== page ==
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When I started swimming, I was good. I was settling into my rhythm and then whoops, I had someone swim into me on each side. Even though it didn’t hurt, it shook me and I had trouble getting back into my swim. I flipped over on my back, caught my breath, and then tried again. This was a repeat process. For the mile swim, there were two marker buoys before you got to the third buoy for the turn. By the time I hit the first marker, I heard someone say “I didn’t expect to be having this much trouble so soon.” The water was so choppy I couldn’t get a good breath without a mouthful of water from a wave. At the second marker buoy, I saw a guy from a previous wave hanging on. I asked if he was okay, and he said he was. I realized my fear of being last out of the water was no longer valid. I kept on as best as I could, but I think I spent more time on my back for the first stretch, and I was well hydrated before I made the first turn from all the water I swallowed. It took me 30 minutes to get to that point. The second stretch was better, there was a bit of cross wind, but I had an easier time. It took me 10 minutes to make the turn back. This was supposed to be the easy part, where the wind pushes you back. Unfortunately, I didn’t feel the effect of it because it was pushing me out to the left and I needed to head toward the right. I felt like I was swimming in circles, and didn’t think I’d ever get there. I could see the finish area, with the beach ball on top of the arch, and I wanted to be out of the water like you wouldn’t believe. My arms were tired, but I was finally swimming smoothly, just like in the pool. I had my rhythm on the home stretch. Then I touched saw my husband near the exit. I touched sand, and stood up – a little woozy. It took me 1:04:07 according to my Garmin to complete the swim.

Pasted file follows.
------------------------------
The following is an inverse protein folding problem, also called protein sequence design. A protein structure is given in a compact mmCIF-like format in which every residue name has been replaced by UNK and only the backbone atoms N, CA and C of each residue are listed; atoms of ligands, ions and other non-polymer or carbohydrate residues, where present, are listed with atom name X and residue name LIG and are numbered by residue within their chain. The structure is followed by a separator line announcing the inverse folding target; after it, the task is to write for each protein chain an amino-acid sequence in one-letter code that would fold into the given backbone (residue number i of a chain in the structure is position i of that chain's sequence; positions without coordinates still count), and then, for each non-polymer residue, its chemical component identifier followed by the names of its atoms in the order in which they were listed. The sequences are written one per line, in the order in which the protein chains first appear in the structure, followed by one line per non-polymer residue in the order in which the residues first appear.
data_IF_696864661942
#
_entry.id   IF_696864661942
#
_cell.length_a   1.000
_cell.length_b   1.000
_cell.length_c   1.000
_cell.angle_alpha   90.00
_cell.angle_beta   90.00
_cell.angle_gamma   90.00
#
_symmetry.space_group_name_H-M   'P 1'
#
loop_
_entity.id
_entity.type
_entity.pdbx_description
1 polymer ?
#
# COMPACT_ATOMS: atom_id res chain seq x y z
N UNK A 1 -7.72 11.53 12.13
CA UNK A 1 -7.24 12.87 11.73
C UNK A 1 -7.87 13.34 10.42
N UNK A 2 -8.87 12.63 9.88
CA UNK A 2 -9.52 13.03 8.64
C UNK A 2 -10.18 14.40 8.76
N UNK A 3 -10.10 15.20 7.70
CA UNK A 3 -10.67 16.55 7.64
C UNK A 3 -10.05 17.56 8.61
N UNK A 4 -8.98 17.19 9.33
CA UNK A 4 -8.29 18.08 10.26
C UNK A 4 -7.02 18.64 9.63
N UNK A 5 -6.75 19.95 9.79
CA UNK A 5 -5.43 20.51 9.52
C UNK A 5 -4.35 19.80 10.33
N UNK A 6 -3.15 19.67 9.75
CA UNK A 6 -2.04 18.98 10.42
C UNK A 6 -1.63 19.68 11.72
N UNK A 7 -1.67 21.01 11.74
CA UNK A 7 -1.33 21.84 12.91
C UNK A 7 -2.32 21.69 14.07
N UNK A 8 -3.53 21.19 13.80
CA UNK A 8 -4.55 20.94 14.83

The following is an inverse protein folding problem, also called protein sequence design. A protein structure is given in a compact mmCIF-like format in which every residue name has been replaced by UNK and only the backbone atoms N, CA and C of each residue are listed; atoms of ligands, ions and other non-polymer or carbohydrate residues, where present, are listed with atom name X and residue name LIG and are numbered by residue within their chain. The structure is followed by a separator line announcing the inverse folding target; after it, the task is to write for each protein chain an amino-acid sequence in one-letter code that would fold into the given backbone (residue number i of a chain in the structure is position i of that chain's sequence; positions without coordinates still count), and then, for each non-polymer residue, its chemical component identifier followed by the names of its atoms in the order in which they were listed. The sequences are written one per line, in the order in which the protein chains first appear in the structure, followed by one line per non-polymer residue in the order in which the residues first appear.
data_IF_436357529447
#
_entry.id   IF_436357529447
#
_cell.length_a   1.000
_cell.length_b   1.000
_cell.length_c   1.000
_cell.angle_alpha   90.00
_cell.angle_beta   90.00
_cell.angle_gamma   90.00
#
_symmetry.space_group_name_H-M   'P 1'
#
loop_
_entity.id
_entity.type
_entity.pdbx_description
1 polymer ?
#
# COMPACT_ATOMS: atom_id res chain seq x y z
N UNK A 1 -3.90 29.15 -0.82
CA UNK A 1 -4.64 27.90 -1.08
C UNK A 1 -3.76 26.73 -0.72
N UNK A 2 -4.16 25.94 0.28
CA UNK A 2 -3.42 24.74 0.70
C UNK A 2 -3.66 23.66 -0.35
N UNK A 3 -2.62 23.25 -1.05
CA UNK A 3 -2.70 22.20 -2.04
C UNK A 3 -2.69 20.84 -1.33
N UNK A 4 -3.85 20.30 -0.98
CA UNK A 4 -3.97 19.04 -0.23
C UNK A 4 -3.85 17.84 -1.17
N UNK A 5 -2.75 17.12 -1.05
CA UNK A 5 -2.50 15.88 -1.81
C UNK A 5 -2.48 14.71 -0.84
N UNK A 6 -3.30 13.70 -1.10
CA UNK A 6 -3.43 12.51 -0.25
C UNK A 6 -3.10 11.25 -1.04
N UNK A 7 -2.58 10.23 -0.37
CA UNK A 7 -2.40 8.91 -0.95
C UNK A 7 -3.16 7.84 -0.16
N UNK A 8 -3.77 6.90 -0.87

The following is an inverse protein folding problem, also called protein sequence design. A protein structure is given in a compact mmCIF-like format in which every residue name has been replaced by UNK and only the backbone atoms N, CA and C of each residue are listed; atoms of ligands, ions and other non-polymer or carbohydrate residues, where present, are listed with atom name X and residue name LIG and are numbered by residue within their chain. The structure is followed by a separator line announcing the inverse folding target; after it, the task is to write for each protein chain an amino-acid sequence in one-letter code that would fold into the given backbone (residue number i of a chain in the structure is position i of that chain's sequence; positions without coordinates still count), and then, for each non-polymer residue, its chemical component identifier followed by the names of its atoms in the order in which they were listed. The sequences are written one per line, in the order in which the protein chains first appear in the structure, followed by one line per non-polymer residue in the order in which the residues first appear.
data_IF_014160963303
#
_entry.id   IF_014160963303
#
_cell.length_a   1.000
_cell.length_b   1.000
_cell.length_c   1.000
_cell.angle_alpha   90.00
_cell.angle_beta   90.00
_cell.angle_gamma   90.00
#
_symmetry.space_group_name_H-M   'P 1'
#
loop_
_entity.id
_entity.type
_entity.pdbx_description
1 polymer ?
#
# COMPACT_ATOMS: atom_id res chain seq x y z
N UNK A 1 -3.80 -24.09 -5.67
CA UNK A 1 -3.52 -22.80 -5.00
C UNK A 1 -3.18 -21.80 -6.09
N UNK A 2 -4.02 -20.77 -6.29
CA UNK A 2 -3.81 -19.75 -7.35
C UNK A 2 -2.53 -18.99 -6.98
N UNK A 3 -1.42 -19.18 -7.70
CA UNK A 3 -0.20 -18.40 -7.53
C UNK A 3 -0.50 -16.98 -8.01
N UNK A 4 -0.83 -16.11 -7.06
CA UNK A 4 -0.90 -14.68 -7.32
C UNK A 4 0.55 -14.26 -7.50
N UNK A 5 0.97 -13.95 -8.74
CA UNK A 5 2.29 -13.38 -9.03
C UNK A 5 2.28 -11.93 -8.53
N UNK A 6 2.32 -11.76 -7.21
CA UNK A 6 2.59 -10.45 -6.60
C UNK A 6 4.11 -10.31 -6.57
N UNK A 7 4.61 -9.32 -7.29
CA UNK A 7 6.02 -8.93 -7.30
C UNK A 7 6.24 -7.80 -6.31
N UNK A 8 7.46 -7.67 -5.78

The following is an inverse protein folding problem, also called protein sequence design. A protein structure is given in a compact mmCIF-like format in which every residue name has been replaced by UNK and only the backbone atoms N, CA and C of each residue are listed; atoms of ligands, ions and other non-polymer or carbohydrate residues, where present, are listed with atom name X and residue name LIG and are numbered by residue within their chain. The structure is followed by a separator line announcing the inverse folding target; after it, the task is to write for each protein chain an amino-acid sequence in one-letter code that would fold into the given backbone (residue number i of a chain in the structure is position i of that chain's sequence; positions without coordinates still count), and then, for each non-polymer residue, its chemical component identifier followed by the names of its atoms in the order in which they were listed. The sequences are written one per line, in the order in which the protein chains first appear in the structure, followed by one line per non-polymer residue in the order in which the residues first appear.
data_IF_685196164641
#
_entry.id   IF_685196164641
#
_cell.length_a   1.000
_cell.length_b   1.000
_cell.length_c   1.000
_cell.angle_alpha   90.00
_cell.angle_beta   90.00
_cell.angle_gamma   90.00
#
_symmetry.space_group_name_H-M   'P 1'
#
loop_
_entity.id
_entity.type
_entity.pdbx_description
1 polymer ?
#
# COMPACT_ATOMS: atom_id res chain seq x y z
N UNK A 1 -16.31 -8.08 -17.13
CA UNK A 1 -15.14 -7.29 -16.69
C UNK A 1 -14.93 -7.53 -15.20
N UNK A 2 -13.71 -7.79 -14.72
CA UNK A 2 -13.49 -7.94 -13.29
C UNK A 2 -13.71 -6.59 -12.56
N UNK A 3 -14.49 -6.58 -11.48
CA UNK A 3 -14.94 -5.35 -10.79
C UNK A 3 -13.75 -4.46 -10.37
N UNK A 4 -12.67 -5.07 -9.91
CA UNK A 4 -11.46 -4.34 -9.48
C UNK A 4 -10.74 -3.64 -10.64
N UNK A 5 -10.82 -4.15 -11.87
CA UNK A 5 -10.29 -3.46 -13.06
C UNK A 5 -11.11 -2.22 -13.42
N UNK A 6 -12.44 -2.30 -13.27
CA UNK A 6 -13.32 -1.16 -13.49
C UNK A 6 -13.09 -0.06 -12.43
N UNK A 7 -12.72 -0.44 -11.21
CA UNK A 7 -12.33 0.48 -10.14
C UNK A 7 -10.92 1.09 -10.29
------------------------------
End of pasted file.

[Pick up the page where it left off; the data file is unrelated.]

This is my “I really did it, and oh my gosh I’m so tired” expression for my husband who is my best supporter ever!

IMG_0094After some wonderful volunteers got me out of my wetsuit, it was off to transition for the bike portion, where I heard other athletes talking about how awful the swim. That made me feel so much better.

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Once on the bike, it took a few miles before I could settle my breathing. It was still overcast, and I felt some sprinkles at the beginning of my ride. My quads were feeling the bike ride from Saturday, but it was manageable. I was just so happy that I did the swim, I didn’t care how the rest of the race went. I took in some nutrition and just enjoyed the road. There were some good hills, which I need so that was okay. There was one lady who I passed going up a hill who called out, “Look at you climbing like a beast.” Apparently that’s my strength on the bike, and I’ll blame my hill running. There was one kicker near the end of the course that I thought might have blown my run. There was a spectator at the top giving positive feedback. “Nice cadence, keep it up.” The bike distance was almost 25 miles, then it was back in transition to head out for a 10k.